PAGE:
The President has also proposed commonsense solutions to Social Security and Medicare’s financing challenges. He urged Congress to strengthen Social Security by requiring wealthier Americans to begin paying their fair share into the system.  His 2025 budget proposal included a plan to improve Medicare’s finances — again demanding that higher earners make a more equitable contribution.

President Biden’s historic Inflation Reduction Act will save Medicare billions of dollars while at the same time lowering prescription drug prices for seniors. With the Inflation Reduction Act, Medicare now can negotiate the cost of life-saving drugs with Big Pharma.  We and other advocates fought for more than 20 years to make that a reality.  But it wouldn’t have happened without President Biden — not to mention the law’s $35 monthly cap on insulin prices, $2,000 out-of-pocket cap on beneficiaries’ prescription drug costs, and penalties for drugmakers who hike prices above the rate of inflation.  We also applaud the Biden administration for promulgating safe staffing standards to protect nursing home residents and workers — and for cracking down on Medicare Advantage plans that put profits ahead of patients.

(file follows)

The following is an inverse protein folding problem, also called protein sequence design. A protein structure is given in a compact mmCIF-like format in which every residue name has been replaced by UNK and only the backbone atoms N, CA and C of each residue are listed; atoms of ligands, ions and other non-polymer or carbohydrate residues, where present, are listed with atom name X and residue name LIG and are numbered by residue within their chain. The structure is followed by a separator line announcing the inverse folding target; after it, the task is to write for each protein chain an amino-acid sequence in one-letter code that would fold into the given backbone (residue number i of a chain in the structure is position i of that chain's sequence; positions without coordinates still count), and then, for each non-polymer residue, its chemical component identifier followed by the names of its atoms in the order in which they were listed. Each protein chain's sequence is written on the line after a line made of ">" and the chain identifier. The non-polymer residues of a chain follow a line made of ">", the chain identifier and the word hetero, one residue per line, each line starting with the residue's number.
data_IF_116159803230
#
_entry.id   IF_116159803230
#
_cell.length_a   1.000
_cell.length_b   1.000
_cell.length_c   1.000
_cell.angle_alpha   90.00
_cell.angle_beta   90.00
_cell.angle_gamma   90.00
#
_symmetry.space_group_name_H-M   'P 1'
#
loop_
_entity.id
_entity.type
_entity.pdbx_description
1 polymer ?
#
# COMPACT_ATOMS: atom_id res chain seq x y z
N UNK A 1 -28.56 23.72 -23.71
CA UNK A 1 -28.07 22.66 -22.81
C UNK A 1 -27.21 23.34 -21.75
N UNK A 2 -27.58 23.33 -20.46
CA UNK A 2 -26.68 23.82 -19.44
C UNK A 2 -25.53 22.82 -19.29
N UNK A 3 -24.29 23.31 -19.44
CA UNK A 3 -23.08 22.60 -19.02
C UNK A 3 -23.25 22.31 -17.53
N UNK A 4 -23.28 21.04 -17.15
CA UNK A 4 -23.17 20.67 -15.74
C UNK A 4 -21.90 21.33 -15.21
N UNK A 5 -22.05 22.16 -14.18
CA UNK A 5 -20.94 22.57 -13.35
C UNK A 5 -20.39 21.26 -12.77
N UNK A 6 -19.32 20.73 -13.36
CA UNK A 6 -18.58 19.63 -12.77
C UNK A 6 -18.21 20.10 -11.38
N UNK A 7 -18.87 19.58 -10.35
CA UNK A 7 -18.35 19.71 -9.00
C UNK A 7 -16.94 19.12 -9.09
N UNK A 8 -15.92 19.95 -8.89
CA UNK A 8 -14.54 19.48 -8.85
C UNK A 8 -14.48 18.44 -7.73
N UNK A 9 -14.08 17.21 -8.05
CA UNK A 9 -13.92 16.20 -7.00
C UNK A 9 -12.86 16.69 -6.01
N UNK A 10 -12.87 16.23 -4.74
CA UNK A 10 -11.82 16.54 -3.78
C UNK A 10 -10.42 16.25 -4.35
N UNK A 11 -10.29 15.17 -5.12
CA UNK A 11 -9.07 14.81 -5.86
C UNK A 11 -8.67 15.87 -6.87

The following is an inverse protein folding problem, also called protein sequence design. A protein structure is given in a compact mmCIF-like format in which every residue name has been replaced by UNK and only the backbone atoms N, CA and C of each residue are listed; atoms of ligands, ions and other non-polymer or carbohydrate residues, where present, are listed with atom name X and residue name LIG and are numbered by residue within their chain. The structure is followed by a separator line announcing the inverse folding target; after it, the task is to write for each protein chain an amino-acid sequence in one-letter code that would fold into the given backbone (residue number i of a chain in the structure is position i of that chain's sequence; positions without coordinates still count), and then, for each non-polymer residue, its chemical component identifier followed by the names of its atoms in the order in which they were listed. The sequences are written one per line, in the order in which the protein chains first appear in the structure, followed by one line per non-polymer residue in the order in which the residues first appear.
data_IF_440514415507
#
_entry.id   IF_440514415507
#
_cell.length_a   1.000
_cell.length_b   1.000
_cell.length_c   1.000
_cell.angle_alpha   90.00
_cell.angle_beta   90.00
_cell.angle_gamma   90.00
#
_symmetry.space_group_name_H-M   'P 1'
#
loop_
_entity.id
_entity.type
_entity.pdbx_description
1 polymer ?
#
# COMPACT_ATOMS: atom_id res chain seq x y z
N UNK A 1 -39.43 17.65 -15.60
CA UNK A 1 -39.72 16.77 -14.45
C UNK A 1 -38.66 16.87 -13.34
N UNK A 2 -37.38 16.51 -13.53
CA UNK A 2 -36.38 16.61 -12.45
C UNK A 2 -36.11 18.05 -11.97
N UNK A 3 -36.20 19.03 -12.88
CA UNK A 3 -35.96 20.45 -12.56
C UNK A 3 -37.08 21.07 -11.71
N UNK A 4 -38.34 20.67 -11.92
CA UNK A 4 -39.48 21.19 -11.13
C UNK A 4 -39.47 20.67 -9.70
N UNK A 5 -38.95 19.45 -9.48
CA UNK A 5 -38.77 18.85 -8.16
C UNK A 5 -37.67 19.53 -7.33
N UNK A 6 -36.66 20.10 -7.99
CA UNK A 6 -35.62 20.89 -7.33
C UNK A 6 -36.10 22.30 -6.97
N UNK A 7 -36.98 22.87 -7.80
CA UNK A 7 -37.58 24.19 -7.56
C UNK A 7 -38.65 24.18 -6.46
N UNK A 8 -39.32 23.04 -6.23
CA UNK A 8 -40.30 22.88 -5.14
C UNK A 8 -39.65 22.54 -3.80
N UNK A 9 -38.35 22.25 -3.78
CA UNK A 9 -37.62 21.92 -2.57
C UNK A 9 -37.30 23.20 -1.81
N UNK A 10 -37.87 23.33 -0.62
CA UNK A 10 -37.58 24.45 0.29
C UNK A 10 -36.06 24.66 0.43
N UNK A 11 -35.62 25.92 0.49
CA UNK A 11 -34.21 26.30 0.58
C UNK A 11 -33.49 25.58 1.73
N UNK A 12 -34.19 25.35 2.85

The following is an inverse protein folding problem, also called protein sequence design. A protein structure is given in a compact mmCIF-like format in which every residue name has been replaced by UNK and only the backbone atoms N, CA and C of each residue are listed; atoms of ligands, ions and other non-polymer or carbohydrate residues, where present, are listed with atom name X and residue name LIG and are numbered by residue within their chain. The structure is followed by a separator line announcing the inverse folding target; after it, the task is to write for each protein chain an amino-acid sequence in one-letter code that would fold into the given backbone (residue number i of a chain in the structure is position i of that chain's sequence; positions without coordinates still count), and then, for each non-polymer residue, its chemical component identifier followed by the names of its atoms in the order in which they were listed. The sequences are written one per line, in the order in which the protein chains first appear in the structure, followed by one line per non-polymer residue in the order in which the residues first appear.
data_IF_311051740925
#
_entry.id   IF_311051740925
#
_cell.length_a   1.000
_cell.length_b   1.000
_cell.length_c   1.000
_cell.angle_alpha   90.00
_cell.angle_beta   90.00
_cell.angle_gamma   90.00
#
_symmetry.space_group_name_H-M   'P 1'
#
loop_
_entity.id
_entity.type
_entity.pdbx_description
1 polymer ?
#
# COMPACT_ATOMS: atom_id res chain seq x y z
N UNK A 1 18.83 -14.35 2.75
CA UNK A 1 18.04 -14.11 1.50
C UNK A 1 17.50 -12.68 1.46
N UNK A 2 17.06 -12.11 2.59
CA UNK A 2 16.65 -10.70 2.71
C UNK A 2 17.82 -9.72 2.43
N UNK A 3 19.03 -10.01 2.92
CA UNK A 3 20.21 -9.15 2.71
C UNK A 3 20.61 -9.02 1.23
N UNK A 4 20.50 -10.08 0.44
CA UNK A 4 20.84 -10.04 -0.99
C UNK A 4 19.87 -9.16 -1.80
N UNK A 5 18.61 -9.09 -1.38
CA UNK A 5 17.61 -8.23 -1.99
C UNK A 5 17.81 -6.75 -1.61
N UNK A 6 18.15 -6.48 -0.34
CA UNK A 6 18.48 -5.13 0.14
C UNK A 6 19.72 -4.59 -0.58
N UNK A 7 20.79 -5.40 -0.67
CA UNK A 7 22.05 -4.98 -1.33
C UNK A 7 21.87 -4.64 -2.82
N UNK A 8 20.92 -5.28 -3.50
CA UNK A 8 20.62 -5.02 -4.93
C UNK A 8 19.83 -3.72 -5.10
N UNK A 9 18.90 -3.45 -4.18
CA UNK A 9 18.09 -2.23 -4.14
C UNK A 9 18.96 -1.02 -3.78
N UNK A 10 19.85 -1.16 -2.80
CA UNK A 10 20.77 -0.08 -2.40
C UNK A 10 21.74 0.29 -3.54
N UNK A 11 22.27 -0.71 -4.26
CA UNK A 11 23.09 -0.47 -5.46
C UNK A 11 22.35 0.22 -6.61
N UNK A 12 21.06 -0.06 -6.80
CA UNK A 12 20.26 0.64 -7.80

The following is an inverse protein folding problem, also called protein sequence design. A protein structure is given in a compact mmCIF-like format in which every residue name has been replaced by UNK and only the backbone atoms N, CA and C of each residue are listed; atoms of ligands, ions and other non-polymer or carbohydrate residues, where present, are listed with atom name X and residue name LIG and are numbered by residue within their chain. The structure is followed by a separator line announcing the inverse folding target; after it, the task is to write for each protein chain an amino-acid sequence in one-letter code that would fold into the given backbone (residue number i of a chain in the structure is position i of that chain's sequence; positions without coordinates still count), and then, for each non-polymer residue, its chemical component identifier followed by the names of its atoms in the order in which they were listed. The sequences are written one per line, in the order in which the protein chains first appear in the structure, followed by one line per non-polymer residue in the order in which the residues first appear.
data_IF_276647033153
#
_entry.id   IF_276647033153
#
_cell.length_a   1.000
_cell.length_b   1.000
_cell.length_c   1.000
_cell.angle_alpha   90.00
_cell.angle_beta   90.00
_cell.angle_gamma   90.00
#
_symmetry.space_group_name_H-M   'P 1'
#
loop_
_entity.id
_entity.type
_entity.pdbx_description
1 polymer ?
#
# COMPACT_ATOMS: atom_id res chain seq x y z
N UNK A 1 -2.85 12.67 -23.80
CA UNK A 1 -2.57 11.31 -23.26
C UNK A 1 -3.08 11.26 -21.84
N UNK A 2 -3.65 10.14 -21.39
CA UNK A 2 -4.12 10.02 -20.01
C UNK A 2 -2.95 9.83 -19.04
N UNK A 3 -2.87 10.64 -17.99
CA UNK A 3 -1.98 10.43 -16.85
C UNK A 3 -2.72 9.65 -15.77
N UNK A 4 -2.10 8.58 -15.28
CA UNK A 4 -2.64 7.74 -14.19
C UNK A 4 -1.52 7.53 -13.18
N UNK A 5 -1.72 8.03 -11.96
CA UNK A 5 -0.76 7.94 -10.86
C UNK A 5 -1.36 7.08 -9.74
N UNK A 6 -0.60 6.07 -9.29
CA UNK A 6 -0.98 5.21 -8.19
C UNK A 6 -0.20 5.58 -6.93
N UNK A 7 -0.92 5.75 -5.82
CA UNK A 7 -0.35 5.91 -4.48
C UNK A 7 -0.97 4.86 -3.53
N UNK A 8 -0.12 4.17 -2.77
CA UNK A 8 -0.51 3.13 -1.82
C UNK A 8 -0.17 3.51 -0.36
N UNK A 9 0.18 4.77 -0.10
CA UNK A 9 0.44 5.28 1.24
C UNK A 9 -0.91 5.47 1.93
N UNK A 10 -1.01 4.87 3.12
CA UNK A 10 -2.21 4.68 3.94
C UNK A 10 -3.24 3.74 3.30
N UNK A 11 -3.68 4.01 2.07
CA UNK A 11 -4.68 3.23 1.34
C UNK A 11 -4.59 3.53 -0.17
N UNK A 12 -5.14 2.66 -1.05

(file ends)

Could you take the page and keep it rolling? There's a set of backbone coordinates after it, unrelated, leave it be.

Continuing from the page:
As in 2020, our endorsement also is based on our grave concerns about Donald Trump. To put it simply, he cannot be trusted to protect Social Security and Medicare.  He said he’s “open” to cutting “entitlements” and then tried to take it back. He has called Social Security a “Ponzi scheme” in the past. He poses as a populist but ultimately does whatever his mega-wealthy GOP donors and Wall Street bankers want.

During his single term in office, Donald Trump proposed successive budgets that would have cut Social Security and Medicare by more than a trillion dollars. He suspended the Social Security payroll tax during the pandemic, needlessly interfering with the earned right nature of the benefit that has provided workers with financial security for nearly nine decades. He even said he wanted to do away with the payroll tax altogether – Social Security’s main funding source.